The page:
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Severe Back Pain in a Patient Undergoing Long-Term Hemodialysis

Tsao, Yu-Tzu MD; Tsai, Wei-Chi MD; Lin, Shih-Hua MD

American Journal of Physical Medicine & Rehabilitation: July 2009 - Volume 88 - Issue 7 - p 595
doi: 10.1097/PHM.0b013e3181a0d960
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From the Division of Nephrology (Y-TT, S-HL), Department of Medicine; and Department of Physical Medicine and Rehabilitation (W-CT), Tri-Service General Hospital, National Defense Medical Center, Taipei, Taiwan.

All correspondence and requests for reprints should be addressed to Shih-Hua Lin, MD, Division of Nephrology, Department of Medicine, Tri-Service General Hospital, National Defense Medical Center, Number 325, Section 2, Cheng-Kung Road, Neihu 114, Taipei, Taiwan.

A 46-yr-old uremic woman on regular hemodialysis for 12 yrs presented with a 6-mo history of intractable back pain. She had been treated with analgesics and antidepressants integrated with acupuncture, chiropractic manipulation, and even epidural steroid injections. Muscle power was grade 4 over the bilateral lower limbs with mildly diminished pain and touch sensations from the sacrum downward. The remaining physical findings were unremarkable. Her serum alkaline phosphatase and intact parathyroid hormone were gradually elevated despite adequate dialysis, phosphate binders, and calcitriol to control hyperphosphatemia. A lateral radiograph of the thoracolumbar spine was characteristic of “rugger jersey spine” (Fig. 1), necessitating a comprehensive survey for renal osteodystrophy. Technetium-99m sestamibi scintigraphy showed a cervical parathyroid adenoma, which was responsible for the tertiary hyperparathyroidism. Parathyroidectomy was indicated, but she declined.



Osteosclerosis is one of the major radiographic findings of renal osteodystrophy.1 It may affect different bony elements but mainly predominates in the axial skeleton. The pathophysiology of osteosclerosis from advanced renal failure is complex. Augmented osteoclastic activity secondary to elevated parathyroid hormone causes bone resorption, visualized as central radiolucency. Subchondrol osseous resorption may lead to collapse of the weakened bone with widening of the intervertebral space and indistinctness of articular surfaces. In response, osteoblasts form an increased amount of unmineralized osteoid, most notably at the endplates of vertebral bodies, creating the band-like radiopaque zones resembling the horizontal stripes on the jerseys worn by rugby players.2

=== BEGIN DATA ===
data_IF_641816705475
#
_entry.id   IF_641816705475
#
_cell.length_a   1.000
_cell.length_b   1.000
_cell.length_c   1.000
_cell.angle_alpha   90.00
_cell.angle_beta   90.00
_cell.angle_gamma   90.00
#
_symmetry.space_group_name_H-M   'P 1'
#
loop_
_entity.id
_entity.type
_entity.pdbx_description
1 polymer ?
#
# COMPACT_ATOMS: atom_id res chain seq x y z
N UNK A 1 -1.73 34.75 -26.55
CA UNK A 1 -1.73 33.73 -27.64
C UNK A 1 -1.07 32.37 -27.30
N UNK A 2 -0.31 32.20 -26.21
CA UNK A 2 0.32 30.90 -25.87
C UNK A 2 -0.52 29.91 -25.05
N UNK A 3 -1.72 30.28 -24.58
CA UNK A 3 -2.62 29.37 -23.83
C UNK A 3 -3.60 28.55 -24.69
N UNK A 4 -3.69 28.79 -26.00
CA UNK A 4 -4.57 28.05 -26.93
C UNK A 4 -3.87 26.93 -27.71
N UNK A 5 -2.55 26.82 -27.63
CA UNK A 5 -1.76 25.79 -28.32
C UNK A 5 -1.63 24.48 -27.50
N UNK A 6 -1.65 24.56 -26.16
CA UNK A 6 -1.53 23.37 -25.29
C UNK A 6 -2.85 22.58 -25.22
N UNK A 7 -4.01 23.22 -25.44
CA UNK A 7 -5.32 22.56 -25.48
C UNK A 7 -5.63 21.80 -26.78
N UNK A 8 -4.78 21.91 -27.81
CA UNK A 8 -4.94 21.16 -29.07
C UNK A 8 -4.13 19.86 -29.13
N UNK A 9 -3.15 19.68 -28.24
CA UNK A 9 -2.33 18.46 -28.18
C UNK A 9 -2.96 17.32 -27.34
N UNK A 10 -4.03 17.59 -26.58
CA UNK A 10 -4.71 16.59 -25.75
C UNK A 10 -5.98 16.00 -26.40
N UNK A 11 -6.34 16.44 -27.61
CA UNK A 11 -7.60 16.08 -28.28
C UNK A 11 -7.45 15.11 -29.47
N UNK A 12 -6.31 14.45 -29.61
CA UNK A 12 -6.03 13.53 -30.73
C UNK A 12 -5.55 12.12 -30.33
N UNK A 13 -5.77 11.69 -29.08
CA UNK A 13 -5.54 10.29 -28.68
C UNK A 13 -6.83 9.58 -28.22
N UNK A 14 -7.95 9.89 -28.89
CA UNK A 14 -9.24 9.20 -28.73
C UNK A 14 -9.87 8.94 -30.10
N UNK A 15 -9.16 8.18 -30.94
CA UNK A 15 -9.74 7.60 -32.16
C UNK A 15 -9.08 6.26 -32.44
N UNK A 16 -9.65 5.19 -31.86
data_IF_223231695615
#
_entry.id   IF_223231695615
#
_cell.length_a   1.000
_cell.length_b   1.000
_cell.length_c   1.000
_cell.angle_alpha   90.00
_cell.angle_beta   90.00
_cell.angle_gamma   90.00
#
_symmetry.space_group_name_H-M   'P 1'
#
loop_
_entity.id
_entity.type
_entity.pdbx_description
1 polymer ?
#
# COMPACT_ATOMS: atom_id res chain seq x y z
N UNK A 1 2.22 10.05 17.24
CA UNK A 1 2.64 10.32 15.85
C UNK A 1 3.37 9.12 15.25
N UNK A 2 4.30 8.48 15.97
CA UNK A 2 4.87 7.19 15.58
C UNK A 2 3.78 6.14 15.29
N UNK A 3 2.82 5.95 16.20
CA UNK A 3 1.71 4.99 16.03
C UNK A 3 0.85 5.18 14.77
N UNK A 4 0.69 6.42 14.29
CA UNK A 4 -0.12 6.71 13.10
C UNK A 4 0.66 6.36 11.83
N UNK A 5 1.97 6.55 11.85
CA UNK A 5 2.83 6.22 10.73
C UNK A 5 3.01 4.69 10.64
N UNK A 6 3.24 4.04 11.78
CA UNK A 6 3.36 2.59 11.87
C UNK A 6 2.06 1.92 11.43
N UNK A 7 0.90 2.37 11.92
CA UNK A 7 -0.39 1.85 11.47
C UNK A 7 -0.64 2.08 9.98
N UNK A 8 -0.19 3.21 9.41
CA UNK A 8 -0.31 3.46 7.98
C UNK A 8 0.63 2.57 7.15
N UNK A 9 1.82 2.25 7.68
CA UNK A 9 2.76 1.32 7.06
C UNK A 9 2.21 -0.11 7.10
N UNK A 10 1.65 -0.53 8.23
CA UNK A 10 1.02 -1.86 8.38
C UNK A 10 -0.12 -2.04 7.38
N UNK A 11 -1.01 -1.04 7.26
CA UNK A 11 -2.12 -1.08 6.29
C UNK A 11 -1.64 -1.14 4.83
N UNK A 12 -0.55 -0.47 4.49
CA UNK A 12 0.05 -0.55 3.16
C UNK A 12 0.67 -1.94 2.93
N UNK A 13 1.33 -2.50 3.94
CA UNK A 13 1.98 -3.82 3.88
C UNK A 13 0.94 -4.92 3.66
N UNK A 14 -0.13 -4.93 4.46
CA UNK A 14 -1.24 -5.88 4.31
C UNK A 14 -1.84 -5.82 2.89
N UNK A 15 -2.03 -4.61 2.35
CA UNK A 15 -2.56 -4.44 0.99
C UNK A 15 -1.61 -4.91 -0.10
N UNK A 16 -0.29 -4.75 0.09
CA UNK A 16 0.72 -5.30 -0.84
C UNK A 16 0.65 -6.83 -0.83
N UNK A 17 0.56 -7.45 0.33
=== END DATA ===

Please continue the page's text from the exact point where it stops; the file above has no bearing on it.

Some disease processes may mimic the rugger jersey spine sign. Paget disease, metastatic lesions, osteoporosis, or osteomalacia is commonly confused with the rugger jersey spine. The most important factor to keep in mind when differentiating spinal dystrophic findings is that the rugger jersey spine sign is multisegmental because it involves multiple vertebral bodies.3 The bands of increased opacity along the superior and inferior aspect of the vertebral bodies differ from the uniformly increased opacity seen in Paget disease, skeletal metastasis, or lymphoma.

Parathyroidectomy remains the mainstay of treatment usually with rapid and effective relief of clinical symptoms; however, radiographic resolution is only seen in about one third of patients.4 In conclusion, rugger jersey spine sign is a diagnostic radiographic feature of osteosclerosis associated with high-turnover renal osteodystrophy. It should be addressed that, because back pain may come from a plethora of causes, only identifying the nature of culprit lesions early on can avoid unnecessary intervention and achieve better outcomes. Clinicians must maintain a heightened awareness of this distinct manifestation.

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1.Alvarez-Ude F, Feest TG, Ward MK, et al: Hemodialysis bone disease: Correlation between clinical, histologic, and other findings. Kidney Int 1978;14:68–73
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4.Kim HC, Cheigh JS, David DS, et al: Long term results of subtotal parathyroidectomy in patients with end-stage renal disease. Am Surg 1994;60:641–9
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